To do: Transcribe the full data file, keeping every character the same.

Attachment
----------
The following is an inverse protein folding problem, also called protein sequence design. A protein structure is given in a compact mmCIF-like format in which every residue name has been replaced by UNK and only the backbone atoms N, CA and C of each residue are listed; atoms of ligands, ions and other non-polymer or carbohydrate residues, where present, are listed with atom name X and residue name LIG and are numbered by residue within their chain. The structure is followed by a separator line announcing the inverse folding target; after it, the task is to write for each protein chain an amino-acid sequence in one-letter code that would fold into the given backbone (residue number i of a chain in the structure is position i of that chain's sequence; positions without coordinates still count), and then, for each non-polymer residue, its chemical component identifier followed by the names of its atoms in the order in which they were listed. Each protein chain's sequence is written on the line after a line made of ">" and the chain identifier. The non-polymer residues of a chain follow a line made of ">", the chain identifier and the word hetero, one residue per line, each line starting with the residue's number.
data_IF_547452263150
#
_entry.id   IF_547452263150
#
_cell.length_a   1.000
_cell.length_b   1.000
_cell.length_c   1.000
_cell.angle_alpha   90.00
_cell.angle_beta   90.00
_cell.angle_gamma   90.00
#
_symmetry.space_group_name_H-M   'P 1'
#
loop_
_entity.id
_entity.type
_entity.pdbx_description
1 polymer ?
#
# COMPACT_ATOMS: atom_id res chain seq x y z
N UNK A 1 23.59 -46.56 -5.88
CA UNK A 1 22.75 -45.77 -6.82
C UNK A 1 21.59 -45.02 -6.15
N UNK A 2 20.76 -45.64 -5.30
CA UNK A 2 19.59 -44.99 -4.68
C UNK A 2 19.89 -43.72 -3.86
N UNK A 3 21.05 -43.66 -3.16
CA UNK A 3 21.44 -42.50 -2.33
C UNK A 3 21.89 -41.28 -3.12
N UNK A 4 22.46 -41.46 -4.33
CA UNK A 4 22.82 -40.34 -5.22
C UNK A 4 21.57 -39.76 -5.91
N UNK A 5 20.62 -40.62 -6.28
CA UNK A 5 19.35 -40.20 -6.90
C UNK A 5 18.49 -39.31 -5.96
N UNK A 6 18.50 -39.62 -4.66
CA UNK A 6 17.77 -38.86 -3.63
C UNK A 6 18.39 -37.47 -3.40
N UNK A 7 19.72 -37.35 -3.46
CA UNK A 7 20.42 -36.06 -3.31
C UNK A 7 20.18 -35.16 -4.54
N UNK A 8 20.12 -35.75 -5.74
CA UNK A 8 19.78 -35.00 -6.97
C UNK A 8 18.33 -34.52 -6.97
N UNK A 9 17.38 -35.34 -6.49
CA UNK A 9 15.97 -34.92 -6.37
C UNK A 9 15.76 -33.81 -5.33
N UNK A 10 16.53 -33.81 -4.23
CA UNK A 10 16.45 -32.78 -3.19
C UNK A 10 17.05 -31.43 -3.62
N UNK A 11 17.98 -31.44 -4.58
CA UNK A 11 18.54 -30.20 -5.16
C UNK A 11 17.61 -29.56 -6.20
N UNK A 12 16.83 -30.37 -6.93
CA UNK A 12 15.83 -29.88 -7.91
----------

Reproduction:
The following is an inverse protein folding problem, also called protein sequence design. A protein structure is given in a compact mmCIF-like format in which every residue name has been replaced by UNK and only the backbone atoms N, CA and C of each residue are listed; atoms of ligands, ions and other non-polymer or carbohydrate residues, where present, are listed with atom name X and residue name LIG and are numbered by residue within their chain. The structure is followed by a separator line announcing the inverse folding target; after it, the task is to write for each protein chain an amino-acid sequence in one-letter code that would fold into the given backbone (residue number i of a chain in the structure is position i of that chain's sequence; positions without coordinates still count), and then, for each non-polymer residue, its chemical component identifier followed by the names of its atoms in the order in which they were listed. Each protein chain's sequence is written on the line after a line made of ">" and the chain identifier. The non-polymer residues of a chain follow a line made of ">", the chain identifier and the word hetero, one residue per line, each line starting with the residue's number.
data_IF_547452263150
#
_entry.id   IF_547452263150
#
_cell.length_a   1.000
_cell.length_b   1.000
_cell.length_c   1.000
_cell.angle_alpha   90.00
_cell.angle_beta   90.00
_cell.angle_gamma   90.00
#
_symmetry.space_group_name_H-M   'P 1'
#
loop_
_entity.id
_entity.type
_entity.pdbx_description
1 polymer ?
#
# COMPACT_ATOMS: atom_id res chain seq x y z
N UNK A 1 23.59 -46.56 -5.88
CA UNK A 1 22.75 -45.77 -6.82
C UNK A 1 21.59 -45.02 -6.15
N UNK A 2 20.76 -45.64 -5.30
CA UNK A 2 19.59 -44.99 -4.68
C UNK A 2 19.89 -43.72 -3.86
N UNK A 3 21.05 -43.66 -3.16
CA UNK A 3 21.44 -42.50 -2.33
C UNK A 3 21.89 -41.28 -3.12
N UNK A 4 22.46 -41.46 -4.33
CA UNK A 4 22.82 -40.34 -5.22
C UNK A 4 21.57 -39.76 -5.91
N UNK A 5 20.62 -40.62 -6.28
CA UNK A 5 19.35 -40.20 -6.90
C UNK A 5 18.49 -39.31 -5.96
N UNK A 6 18.50 -39.62 -4.66
CA UNK A 6 17.77 -38.86 -3.63
C UNK A 6 18.39 -37.47 -3.40
N UNK A 7 19.72 -37.35 -3.46
CA UNK A 7 20.42 -36.06 -3.31
C UNK A 7 20.18 -35.16 -4.54
N UNK A 8 20.12 -35.75 -5.74
CA UNK A 8 19.78 -35.00 -6.97
C UNK A 8 18.33 -34.52 -6.97
N UNK A 9 17.38 -35.34 -6.49
CA UNK A 9 15.97 -34.92 -6.37
C UNK A 9 15.76 -33.81 -5.33
N UNK A 10 16.53 -33.81 -4.23
CA UNK A 10 16.45 -32.78 -3.19
C UNK A 10 17.05 -31.43 -3.62
N UNK A 11 17.98 -31.44 -4.58
CA UNK A 11 18.54 -30.20 -5.16
C UNK A 11 17.61 -29.56 -6.20
N UNK A 12 16.83 -30.37 -6.93
CA UNK A 12 15.83 -29.88 -7.91